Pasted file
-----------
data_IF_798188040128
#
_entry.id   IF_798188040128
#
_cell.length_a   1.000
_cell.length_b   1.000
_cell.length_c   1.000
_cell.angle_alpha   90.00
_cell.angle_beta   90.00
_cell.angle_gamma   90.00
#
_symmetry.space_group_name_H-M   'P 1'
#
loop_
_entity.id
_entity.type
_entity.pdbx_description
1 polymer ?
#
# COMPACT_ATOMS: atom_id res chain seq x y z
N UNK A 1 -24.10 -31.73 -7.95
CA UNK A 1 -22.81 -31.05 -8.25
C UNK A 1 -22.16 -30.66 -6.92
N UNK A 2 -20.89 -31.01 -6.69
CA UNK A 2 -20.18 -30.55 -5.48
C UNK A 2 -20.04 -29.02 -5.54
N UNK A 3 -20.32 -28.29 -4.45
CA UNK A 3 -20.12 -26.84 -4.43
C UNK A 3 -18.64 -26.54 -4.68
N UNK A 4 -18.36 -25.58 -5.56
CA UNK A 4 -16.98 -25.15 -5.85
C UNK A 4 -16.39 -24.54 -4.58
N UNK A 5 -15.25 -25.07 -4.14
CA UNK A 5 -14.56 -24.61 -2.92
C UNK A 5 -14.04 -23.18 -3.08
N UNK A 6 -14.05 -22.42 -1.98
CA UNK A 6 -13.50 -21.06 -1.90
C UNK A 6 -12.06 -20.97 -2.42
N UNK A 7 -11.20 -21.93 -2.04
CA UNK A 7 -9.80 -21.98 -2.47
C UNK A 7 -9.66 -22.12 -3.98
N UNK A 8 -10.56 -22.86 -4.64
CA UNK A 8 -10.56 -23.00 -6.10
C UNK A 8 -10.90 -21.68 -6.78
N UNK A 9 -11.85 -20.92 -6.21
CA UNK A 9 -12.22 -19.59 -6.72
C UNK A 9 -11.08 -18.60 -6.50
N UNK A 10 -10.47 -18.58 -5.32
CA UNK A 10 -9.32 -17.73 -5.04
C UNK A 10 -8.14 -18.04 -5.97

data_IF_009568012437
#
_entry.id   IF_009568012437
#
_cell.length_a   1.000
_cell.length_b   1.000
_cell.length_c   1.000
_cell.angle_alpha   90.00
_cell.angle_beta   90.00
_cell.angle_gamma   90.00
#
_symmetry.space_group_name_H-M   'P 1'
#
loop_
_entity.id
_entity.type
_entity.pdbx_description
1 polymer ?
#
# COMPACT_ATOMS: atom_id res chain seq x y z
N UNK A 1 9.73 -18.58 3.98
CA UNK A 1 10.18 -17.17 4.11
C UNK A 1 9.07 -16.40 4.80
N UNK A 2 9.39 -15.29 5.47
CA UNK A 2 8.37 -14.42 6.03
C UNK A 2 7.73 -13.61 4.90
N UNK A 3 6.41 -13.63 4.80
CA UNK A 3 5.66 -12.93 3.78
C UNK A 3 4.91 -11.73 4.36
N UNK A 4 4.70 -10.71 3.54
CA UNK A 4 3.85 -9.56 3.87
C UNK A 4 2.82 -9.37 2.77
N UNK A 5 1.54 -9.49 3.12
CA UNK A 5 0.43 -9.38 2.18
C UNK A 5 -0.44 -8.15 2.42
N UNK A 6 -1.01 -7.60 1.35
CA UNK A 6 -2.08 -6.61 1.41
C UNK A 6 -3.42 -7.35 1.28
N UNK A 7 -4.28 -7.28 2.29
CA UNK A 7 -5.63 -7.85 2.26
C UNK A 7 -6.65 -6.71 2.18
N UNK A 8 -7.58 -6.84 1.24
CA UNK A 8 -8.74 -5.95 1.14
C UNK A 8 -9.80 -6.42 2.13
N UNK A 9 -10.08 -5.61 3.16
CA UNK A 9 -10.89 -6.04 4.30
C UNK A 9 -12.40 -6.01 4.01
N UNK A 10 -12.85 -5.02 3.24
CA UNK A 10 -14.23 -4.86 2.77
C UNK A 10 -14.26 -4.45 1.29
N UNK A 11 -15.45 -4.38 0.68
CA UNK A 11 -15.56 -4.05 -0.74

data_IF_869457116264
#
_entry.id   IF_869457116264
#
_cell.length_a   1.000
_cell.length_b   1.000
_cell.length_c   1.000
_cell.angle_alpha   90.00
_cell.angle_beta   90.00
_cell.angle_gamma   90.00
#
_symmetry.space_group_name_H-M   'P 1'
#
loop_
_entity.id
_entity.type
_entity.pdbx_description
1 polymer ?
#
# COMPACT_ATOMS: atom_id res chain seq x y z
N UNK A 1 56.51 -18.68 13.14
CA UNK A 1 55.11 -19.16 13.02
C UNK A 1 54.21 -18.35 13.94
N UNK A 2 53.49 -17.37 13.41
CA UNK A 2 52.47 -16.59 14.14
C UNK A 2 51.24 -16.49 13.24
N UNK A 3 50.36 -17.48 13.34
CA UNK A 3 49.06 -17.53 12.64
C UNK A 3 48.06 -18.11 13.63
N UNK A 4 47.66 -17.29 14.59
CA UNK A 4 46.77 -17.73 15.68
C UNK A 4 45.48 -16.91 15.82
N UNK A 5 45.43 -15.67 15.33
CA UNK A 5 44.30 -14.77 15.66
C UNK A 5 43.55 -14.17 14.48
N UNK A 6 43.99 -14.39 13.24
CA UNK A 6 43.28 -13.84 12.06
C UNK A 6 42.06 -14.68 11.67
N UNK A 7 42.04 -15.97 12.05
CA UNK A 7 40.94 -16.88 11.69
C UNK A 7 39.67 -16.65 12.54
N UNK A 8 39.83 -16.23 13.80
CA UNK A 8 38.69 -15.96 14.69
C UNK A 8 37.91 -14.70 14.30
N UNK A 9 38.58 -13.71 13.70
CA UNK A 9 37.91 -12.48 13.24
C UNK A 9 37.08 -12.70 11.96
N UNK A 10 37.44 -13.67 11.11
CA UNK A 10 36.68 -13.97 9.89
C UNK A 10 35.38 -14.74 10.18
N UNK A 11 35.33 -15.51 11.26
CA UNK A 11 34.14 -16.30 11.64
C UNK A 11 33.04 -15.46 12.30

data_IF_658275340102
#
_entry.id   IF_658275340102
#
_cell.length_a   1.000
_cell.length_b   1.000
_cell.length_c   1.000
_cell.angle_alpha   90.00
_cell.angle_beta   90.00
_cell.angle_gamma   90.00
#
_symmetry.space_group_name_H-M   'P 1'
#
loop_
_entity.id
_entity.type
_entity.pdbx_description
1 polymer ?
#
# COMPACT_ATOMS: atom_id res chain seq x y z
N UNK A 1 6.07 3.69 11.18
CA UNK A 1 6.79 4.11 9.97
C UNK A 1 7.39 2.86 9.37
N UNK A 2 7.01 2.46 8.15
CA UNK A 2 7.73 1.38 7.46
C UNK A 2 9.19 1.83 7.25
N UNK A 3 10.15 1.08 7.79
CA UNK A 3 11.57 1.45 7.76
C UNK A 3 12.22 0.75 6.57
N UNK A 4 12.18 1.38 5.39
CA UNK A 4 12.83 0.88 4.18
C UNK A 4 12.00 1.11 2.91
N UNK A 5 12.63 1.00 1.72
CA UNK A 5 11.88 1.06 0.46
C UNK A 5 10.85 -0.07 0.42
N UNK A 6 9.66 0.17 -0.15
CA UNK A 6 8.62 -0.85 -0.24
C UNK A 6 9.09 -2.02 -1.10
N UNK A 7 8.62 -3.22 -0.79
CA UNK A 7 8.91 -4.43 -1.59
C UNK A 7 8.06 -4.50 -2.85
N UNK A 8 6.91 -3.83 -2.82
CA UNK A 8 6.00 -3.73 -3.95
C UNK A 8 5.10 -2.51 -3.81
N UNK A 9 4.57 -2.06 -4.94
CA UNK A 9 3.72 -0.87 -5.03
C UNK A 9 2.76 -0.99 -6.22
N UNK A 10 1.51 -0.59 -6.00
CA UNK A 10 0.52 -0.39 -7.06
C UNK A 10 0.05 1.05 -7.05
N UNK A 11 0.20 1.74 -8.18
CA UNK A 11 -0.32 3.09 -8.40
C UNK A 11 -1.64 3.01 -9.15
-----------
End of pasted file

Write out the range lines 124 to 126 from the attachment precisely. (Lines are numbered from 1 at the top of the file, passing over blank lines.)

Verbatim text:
CA UNK A 1 55.11 -19.16 13.02
C UNK A 1 54.21 -18.35 13.94
N UNK A 2 53.49 -17.37 13.41